World Cup: Fifa to rake in billions
World football governing body Fifa expects its provisional income for the 2010 World Cup to be about $3,2-billion (about R24-billion), a spokesperson said on Friday.
The provisional figure was given in reply to a question at a media briefing at Soccer City in Johannesburg.
Spokesperson Nicolas Maingot said the World Cup was the main source of income for Fifa, and its revenue from this World Cup would tide it over for the next four years.
He added that 75% of its revenue would be invested into football development.
The estimate comes after it was reported that South Africa, which spent about R63-billion on hosting the event, has granted Fifa a number of tax concessions.
A Sunday paper reported that the world soccer body would cause the country to lose “tens or possibly hundreds of millions of rands in potential revenue”.
It reported that the South African Revenue Service had been forced to agree to a “tax bubble” around Fifa sites, which would exempt the soccer federation from paying value-added tax, income tax and customs duties.
South Africa reportedly gave Fifa guarantees, including a supportive financial environment by waiving customs duties, taxes and levies on the import and export of goods belonging to the Fifa delegation, its commercial affiliates, broadcast rights holders, media and spectators, and the unrestricted import and export of all foreign currencies into and from South Africa.
The guarantees also included ownership of all media, marketing and intellectual property and that Fifa cannot be sued for claims arising from the staging of the tournament.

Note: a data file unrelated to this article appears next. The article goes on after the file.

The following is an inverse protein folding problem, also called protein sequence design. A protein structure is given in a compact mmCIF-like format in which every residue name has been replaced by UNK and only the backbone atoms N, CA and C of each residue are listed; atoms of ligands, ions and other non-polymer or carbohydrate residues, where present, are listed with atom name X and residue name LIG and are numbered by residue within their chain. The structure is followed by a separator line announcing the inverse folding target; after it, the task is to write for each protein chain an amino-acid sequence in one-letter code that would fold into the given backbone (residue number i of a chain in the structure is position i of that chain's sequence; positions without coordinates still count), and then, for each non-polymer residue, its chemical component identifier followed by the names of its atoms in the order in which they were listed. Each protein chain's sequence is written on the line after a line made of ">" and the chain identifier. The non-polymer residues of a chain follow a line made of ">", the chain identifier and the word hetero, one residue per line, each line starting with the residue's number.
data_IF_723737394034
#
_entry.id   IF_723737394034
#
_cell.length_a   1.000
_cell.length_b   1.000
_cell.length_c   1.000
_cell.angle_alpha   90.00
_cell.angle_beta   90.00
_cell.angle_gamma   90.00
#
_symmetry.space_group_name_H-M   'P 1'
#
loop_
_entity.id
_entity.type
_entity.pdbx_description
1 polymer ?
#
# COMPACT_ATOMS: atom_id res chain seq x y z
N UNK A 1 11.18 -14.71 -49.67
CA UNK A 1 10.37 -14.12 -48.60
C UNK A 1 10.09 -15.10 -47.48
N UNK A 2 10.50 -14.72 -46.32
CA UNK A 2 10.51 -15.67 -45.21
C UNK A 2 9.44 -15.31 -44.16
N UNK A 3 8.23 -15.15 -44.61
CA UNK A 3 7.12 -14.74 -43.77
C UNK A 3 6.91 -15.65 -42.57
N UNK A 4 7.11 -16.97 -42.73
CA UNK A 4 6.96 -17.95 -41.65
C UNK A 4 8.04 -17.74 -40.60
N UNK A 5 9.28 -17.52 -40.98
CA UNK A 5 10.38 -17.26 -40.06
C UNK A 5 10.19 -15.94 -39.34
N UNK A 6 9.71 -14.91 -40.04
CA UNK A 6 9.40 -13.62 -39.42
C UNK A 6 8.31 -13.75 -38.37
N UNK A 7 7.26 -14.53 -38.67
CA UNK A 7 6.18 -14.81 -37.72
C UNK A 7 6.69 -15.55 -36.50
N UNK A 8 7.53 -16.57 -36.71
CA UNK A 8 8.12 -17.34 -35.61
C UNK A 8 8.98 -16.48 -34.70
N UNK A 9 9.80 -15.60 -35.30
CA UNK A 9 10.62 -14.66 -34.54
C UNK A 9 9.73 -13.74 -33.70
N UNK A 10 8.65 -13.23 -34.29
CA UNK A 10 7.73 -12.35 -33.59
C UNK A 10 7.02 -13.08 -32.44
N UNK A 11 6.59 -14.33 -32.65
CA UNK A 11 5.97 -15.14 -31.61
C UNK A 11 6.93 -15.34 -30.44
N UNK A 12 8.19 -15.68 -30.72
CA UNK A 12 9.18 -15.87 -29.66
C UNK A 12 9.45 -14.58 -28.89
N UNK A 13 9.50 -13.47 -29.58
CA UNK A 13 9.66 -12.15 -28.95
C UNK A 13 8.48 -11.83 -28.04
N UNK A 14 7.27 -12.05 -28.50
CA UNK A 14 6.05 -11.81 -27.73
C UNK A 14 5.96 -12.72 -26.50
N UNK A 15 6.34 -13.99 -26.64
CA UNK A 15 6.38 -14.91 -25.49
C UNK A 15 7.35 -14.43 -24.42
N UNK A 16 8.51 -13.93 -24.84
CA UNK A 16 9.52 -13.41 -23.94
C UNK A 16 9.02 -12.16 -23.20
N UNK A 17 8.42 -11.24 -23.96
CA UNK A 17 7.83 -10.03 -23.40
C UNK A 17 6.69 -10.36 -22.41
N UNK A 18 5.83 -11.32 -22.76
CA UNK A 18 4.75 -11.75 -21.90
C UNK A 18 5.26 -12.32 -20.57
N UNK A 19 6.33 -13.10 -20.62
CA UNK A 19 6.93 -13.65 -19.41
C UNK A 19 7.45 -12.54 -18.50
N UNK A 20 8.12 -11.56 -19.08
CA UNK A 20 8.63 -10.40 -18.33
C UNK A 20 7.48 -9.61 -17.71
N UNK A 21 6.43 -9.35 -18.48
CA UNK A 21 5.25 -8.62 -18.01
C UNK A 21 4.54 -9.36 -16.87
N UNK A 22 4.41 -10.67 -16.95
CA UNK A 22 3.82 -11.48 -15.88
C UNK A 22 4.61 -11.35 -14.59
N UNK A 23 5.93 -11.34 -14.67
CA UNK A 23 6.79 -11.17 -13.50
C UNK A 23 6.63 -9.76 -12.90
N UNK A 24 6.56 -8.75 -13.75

Fifa has taken a tough stance against ambush marketing, taking Dutch brewery Bavaria to task after it allegedly orchestrated a campaign at the World Cup match between The Netherlands and Denmark on Monday. Two womwn have already appeared in court on charges related to the South African Merchandise Marks Act.
Meanwhile, local organising committee (LOC) spokesperson Rich Mkhondo would not be drawn on what the extra cost of deploying police officers at various stadiums would be.
This was after security guards at various stadiums downed tools over wages.
He refused to be drawn on the security debacle facing the World Cup stadiums across the country.
“There is a dispute between parties. Once we get involved in a public debate, the issues get escalated,” Mkhondo said.
“We are trying to resolve all these issues ... we are not going to do that publicly.”
Five World Cup stadiums have been hit by industrial action since the commencement of the tournament last Friday.
Initially the strike involved only one service provider, Stallion security. However, guards from the Fidelity Security Company also entered the fray on Thursday.
“In our agenda there are no security issues,” Mkhondo said.
This after the Mail & Guardian on Friday reported that police were investigating claims that sabotage by rival security companies was at the root of the industrial action.
The M&G said it established that the government would have to foot a bill exceeding R100-million to pay the police officers. This expense was “supposedly” covered by Fifa and the LOC, the report said.—Sapa